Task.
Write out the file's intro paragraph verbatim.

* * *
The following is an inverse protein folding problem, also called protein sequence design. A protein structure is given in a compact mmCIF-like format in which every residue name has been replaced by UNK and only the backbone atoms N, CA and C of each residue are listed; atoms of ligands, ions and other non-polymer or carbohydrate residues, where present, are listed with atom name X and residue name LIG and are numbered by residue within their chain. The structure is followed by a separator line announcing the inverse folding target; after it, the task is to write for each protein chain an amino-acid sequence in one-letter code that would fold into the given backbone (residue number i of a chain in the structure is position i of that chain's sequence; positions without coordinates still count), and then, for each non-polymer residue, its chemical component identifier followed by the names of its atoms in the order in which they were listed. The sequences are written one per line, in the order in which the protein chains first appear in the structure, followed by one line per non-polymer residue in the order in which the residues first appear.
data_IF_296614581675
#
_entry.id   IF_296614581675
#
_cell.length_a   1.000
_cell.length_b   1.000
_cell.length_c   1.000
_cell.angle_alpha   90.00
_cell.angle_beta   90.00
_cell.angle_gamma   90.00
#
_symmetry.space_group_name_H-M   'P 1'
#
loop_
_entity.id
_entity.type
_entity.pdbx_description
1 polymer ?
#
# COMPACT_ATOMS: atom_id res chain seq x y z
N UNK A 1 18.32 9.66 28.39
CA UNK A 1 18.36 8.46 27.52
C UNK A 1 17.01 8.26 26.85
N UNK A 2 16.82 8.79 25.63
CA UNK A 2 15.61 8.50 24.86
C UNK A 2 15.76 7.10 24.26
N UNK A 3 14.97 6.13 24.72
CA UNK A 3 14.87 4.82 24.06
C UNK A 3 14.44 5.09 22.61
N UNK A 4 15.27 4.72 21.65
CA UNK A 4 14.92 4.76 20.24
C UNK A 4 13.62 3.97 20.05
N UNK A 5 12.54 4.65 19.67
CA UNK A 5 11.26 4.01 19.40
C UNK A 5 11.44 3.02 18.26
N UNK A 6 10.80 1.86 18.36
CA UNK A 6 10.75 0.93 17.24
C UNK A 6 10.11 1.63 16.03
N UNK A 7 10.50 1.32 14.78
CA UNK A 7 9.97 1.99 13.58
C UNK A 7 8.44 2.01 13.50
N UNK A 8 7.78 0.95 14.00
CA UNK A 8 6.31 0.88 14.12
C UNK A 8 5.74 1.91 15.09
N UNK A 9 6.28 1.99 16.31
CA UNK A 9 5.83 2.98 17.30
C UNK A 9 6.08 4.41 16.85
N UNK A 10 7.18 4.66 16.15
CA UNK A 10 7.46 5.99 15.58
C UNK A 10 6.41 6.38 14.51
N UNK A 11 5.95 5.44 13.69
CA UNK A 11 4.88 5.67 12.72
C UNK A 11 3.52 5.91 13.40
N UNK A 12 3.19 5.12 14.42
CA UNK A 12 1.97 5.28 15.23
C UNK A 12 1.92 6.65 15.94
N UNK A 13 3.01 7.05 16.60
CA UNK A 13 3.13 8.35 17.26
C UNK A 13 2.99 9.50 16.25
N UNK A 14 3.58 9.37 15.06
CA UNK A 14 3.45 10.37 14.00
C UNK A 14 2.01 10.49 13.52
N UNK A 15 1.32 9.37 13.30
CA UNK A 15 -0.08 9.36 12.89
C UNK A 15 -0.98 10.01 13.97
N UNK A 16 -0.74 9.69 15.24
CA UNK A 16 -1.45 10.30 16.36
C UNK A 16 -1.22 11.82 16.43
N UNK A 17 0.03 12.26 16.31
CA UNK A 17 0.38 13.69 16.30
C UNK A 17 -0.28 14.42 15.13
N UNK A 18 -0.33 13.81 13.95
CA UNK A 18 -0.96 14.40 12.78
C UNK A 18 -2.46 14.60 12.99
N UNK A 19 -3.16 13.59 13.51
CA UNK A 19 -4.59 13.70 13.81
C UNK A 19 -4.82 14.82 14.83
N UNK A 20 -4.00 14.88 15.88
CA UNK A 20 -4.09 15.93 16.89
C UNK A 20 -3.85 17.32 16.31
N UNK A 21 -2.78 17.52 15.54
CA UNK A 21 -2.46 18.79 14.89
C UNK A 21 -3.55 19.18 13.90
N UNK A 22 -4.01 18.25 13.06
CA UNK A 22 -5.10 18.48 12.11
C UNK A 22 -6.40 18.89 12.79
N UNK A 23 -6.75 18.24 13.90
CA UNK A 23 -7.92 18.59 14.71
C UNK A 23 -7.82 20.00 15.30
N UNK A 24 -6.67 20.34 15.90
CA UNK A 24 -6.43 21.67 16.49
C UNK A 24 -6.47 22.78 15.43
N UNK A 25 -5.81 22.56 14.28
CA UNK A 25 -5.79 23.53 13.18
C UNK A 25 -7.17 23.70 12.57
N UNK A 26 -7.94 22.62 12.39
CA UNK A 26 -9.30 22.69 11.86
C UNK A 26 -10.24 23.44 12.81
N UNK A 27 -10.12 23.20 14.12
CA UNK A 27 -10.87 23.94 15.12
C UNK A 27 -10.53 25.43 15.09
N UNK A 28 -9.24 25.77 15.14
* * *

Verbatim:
The following is an inverse protein folding problem, also called protein sequence design. A protein structure is given in a compact mmCIF-like format in which every residue name has been replaced by UNK and only the backbone atoms N, CA and C of each residue are listed; atoms of ligands, ions and other non-polymer or carbohydrate residues, where present, are listed with atom name X and residue name LIG and are numbered by residue within their chain. The structure is followed by a separator line announcing the inverse folding target; after it, the task is to write for each protein chain an amino-acid sequence in one-letter code that would fold into the given backbone (residue number i of a chain in the structure is position i of that chain's sequence; positions without coordinates still count), and then, for each non-polymer residue, its chemical component identifier followed by the names of its atoms in the order in which they were listed. The sequences are written one per line, in the order in which the protein chains first appear in the structure, followed by one line per non-polymer residue in the order in which the residues first appear.